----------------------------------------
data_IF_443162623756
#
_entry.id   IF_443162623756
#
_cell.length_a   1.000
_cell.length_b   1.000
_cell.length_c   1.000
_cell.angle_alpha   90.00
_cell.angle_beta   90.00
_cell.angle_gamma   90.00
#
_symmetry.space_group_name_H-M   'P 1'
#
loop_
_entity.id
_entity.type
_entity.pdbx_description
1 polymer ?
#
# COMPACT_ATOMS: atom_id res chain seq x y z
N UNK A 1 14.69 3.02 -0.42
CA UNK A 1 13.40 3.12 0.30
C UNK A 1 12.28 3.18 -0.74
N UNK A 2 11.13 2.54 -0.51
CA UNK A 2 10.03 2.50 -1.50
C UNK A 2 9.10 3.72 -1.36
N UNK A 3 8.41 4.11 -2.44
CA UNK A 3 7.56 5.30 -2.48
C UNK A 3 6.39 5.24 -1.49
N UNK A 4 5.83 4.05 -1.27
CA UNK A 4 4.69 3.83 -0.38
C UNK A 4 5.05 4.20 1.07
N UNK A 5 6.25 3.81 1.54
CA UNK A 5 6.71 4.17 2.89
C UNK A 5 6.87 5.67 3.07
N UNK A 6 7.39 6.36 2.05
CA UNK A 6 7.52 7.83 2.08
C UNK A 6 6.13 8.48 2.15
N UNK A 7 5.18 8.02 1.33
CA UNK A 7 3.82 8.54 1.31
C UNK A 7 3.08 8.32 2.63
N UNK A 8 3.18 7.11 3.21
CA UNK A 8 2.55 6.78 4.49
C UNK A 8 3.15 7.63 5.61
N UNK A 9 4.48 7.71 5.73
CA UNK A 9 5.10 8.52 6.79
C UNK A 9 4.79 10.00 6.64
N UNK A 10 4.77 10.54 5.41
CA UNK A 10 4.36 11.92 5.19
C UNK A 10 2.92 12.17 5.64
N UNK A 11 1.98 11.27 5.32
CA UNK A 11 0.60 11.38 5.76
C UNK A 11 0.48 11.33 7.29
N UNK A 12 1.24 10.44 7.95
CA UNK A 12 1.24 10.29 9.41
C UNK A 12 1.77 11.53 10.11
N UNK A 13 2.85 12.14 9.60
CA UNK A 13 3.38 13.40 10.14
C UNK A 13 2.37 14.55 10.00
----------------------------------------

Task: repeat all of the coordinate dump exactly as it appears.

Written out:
data_IF_443162623756
#
_entry.id   IF_443162623756
#
_cell.length_a   1.000
_cell.length_b   1.000
_cell.length_c   1.000
_cell.angle_alpha   90.00
_cell.angle_beta   90.00
_cell.angle_gamma   90.00
#
_symmetry.space_group_name_H-M   'P 1'
#
loop_
_entity.id
_entity.type
_entity.pdbx_description
1 polymer ?
#
# COMPACT_ATOMS: atom_id res chain seq x y z
N UNK A 1 14.69 3.02 -0.42
CA UNK A 1 13.40 3.12 0.30
C UNK A 1 12.28 3.18 -0.74
N UNK A 2 11.13 2.54 -0.51
CA UNK A 2 10.03 2.50 -1.50
C UNK A 2 9.10 3.72 -1.36
N UNK A 3 8.41 4.11 -2.44
CA UNK A 3 7.56 5.30 -2.48
C UNK A 3 6.39 5.24 -1.49
N UNK A 4 5.83 4.05 -1.27
CA UNK A 4 4.69 3.83 -0.38
C UNK A 4 5.05 4.20 1.07
N UNK A 5 6.25 3.81 1.54
CA UNK A 5 6.71 4.17 2.89
C UNK A 5 6.87 5.67 3.07
N UNK A 6 7.39 6.36 2.05
CA UNK A 6 7.52 7.83 2.08
C UNK A 6 6.13 8.48 2.15
N UNK A 7 5.18 8.02 1.33
CA UNK A 7 3.82 8.54 1.31
C UNK A 7 3.08 8.32 2.63
N UNK A 8 3.18 7.11 3.21
CA UNK A 8 2.55 6.78 4.49
C UNK A 8 3.15 7.63 5.61
N UNK A 9 4.48 7.71 5.73
CA UNK A 9 5.10 8.52 6.79
C UNK A 9 4.79 10.00 6.64
N UNK A 10 4.77 10.54 5.41
CA UNK A 10 4.36 11.92 5.19
C UNK A 10 2.92 12.17 5.64
N UNK A 11 1.98 11.27 5.32
CA UNK A 11 0.60 11.38 5.76
C UNK A 11 0.48 11.33 7.29
N UNK A 12 1.24 10.44 7.95
CA UNK A 12 1.24 10.29 9.41
C UNK A 12 1.77 11.53 10.11
N UNK A 13 2.85 12.14 9.60
CA UNK A 13 3.38 13.40 10.14
C UNK A 13 2.37 14.55 10.00